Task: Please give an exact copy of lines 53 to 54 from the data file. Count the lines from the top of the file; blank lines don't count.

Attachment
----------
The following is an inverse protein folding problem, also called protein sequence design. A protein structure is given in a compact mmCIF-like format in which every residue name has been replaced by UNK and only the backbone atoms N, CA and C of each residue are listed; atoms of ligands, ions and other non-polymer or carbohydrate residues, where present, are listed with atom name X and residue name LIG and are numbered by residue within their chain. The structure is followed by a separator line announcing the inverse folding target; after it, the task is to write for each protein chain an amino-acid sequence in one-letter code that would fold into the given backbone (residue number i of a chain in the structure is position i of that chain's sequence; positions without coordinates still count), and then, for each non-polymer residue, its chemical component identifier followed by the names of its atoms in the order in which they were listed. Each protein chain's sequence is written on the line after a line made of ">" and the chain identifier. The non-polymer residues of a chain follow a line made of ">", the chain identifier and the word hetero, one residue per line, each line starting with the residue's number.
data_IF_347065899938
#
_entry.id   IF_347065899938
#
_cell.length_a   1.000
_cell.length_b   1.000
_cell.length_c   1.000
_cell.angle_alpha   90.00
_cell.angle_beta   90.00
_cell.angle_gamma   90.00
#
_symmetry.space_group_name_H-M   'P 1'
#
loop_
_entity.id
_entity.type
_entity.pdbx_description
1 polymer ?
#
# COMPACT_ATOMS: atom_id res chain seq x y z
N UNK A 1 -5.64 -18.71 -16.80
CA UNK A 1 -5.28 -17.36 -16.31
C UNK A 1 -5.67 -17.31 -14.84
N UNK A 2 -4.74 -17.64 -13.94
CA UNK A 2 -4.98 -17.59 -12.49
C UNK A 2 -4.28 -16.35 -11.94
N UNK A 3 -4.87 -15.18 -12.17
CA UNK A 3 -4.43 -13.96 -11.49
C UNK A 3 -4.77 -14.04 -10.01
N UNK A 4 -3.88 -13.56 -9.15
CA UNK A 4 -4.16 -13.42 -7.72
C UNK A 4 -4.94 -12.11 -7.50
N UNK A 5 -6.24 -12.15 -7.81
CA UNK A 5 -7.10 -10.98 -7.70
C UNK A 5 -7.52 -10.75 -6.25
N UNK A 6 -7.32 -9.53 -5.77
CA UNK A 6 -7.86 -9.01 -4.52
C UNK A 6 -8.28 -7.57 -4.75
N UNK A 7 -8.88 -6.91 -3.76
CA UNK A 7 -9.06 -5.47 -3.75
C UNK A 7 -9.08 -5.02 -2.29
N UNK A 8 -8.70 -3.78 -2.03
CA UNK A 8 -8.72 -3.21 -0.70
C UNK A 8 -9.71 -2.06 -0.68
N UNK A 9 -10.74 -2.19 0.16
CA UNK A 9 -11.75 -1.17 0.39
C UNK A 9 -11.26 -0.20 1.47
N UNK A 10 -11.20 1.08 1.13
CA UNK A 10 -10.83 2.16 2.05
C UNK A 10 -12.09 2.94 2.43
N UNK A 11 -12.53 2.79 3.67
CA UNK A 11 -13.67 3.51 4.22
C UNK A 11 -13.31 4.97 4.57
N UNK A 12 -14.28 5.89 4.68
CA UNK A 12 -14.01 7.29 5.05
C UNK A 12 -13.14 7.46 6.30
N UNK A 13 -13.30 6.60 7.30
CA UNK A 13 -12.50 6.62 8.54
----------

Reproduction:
CA UNK A 11 -13.67 3.51 4.22
C UNK A 11 -13.31 4.97 4.57